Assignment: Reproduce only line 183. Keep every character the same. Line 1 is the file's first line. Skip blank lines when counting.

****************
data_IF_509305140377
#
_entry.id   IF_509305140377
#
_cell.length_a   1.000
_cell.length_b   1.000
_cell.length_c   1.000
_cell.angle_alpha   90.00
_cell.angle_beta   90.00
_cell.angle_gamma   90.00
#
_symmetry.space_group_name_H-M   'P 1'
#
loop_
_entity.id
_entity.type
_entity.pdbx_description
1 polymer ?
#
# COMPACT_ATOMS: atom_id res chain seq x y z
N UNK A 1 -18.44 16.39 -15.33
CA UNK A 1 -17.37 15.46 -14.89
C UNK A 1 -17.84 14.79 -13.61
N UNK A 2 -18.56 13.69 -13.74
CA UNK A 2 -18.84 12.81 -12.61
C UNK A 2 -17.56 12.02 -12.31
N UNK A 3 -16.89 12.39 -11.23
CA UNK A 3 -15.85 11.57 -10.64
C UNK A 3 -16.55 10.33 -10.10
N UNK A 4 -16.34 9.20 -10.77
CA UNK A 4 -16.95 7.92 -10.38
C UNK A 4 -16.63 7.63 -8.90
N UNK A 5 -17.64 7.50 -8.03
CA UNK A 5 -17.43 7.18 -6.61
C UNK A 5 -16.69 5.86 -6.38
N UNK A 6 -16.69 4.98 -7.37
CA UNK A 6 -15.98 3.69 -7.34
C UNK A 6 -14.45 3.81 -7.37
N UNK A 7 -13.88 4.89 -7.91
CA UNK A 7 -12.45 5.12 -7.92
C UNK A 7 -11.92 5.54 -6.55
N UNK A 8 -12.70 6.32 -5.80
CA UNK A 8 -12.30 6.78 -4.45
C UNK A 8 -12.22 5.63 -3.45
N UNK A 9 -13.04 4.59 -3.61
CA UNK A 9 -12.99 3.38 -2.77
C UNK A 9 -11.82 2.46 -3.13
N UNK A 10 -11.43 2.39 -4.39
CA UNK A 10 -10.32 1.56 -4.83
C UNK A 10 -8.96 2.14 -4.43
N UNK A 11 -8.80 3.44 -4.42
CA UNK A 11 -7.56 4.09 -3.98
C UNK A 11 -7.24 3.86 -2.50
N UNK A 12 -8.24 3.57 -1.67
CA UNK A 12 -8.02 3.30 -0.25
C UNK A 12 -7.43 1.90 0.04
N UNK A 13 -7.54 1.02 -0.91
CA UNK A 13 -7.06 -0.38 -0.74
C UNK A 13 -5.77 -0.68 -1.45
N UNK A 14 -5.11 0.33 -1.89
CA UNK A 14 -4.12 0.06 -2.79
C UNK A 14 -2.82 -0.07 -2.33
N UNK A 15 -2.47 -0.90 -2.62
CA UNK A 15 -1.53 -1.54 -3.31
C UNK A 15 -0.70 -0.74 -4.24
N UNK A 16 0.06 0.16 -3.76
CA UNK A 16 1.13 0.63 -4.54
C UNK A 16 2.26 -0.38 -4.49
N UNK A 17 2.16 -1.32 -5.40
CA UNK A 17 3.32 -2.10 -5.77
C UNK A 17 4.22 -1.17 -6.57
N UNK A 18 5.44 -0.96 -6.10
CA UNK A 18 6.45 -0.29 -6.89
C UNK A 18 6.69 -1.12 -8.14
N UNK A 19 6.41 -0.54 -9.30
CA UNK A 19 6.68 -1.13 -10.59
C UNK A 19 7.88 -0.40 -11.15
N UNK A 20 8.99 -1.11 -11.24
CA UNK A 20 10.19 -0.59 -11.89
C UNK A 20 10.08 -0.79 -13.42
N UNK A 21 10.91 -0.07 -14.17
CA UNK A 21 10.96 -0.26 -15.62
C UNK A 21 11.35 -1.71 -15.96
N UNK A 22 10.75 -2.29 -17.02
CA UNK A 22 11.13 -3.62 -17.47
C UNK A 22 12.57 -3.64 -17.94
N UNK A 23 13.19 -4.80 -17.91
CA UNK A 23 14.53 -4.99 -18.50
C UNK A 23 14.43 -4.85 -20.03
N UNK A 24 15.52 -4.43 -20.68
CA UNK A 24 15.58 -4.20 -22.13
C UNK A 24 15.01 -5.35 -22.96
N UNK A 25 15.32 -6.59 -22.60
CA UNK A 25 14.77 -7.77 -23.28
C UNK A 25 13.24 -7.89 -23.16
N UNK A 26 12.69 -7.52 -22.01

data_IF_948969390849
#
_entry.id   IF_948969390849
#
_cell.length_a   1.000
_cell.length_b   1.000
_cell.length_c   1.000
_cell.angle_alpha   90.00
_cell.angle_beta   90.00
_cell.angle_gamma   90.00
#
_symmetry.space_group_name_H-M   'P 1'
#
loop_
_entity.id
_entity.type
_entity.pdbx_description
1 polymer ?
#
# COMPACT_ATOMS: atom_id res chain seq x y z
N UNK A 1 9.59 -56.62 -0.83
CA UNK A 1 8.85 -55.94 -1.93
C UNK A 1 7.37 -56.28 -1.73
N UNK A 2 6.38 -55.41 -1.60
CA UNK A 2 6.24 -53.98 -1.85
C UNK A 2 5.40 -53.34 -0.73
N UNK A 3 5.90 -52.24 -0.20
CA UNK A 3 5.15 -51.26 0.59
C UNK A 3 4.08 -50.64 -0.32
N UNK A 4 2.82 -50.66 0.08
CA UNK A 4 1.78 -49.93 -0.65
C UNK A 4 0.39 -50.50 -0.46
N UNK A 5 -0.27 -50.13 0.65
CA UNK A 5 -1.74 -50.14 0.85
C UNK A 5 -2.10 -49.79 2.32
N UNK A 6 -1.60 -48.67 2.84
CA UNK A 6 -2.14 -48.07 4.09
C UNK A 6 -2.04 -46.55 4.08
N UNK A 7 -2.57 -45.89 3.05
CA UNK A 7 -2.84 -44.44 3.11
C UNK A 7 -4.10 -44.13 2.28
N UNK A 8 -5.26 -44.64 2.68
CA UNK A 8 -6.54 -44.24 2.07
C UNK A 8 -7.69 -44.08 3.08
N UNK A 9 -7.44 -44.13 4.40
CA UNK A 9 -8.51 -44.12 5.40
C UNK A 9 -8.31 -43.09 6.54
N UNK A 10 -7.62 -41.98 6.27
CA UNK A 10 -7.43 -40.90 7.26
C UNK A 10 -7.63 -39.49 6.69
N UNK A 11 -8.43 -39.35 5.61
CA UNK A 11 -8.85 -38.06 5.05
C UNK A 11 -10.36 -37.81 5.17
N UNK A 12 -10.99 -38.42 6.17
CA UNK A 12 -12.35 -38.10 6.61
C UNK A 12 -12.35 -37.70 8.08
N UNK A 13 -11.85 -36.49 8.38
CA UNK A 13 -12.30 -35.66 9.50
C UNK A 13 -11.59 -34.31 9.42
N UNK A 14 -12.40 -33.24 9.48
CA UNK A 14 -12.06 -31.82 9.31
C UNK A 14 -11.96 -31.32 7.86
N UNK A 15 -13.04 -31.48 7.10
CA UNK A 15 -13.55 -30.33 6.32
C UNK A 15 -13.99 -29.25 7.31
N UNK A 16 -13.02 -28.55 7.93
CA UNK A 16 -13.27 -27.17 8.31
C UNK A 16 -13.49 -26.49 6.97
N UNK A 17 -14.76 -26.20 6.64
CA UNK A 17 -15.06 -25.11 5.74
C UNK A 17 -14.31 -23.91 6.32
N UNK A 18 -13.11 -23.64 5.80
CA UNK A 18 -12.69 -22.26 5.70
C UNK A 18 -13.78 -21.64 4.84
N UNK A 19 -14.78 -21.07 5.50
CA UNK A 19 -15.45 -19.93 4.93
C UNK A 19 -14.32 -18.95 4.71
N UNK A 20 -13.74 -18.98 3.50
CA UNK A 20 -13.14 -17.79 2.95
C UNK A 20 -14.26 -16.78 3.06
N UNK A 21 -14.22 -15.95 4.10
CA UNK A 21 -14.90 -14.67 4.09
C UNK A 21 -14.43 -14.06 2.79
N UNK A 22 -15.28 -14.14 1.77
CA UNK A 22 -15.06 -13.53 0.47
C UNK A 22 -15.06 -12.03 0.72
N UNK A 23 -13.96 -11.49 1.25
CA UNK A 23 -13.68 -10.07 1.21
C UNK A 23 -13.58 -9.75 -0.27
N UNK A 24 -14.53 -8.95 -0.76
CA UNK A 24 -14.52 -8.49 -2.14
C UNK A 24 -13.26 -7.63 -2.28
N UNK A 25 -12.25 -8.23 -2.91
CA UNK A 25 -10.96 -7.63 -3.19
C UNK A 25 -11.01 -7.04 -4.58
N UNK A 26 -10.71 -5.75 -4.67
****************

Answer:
N UNK A 23 -13.96 -11.49 1.25